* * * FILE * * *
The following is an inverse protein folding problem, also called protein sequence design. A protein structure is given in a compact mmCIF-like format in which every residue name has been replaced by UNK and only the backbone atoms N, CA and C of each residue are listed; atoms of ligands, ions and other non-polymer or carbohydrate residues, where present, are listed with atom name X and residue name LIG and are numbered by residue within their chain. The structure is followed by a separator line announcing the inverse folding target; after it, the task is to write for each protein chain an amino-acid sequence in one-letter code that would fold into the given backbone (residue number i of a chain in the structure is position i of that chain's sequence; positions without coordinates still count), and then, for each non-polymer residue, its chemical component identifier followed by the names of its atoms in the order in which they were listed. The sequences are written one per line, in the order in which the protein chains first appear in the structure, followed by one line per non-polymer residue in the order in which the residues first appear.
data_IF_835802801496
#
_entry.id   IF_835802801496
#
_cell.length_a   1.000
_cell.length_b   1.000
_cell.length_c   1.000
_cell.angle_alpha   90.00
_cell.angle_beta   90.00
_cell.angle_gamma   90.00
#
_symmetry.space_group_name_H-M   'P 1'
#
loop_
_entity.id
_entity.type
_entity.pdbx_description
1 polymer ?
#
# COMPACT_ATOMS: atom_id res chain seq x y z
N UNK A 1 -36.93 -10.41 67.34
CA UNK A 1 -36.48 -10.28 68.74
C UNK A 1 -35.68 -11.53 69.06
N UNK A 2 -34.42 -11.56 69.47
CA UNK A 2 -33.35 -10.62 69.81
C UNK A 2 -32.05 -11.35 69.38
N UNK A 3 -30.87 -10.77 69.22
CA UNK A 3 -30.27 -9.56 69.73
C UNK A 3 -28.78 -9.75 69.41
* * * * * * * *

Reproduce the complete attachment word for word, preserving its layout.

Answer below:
The following is an inverse protein folding problem, also called protein sequence design. A protein structure is given in a compact mmCIF-like format in which every residue name has been replaced by UNK and only the backbone atoms N, CA and C of each residue are listed; atoms of ligands, ions and other non-polymer or carbohydrate residues, where present, are listed with atom name X and residue name LIG and are numbered by residue within their chain. The structure is followed by a separator line announcing the inverse folding target; after it, the task is to write for each protein chain an amino-acid sequence in one-letter code that would fold into the given backbone (residue number i of a chain in the structure is position i of that chain's sequence; positions without coordinates still count), and then, for each non-polymer residue, its chemical component identifier followed by the names of its atoms in the order in which they were listed. The sequences are written one per line, in the order in which the protein chains first appear in the structure, followed by one line per non-polymer residue in the order in which the residues first appear.
data_IF_835802801496
#
_entry.id   IF_835802801496
#
_cell.length_a   1.000
_cell.length_b   1.000
_cell.length_c   1.000
_cell.angle_alpha   90.00
_cell.angle_beta   90.00
_cell.angle_gamma   90.00
#
_symmetry.space_group_name_H-M   'P 1'
#
loop_
_entity.id
_entity.type
_entity.pdbx_description
1 polymer ?
#
# COMPACT_ATOMS: atom_id res chain seq x y z
N UNK A 1 -36.93 -10.41 67.34
CA UNK A 1 -36.48 -10.28 68.74
C UNK A 1 -35.68 -11.53 69.06
N UNK A 2 -34.42 -11.56 69.47
CA UNK A 2 -33.35 -10.62 69.81
C UNK A 2 -32.05 -11.35 69.38
N UNK A 3 -30.87 -10.77 69.22
CA UNK A 3 -30.27 -9.56 69.73
C UNK A 3 -28.78 -9.75 69.41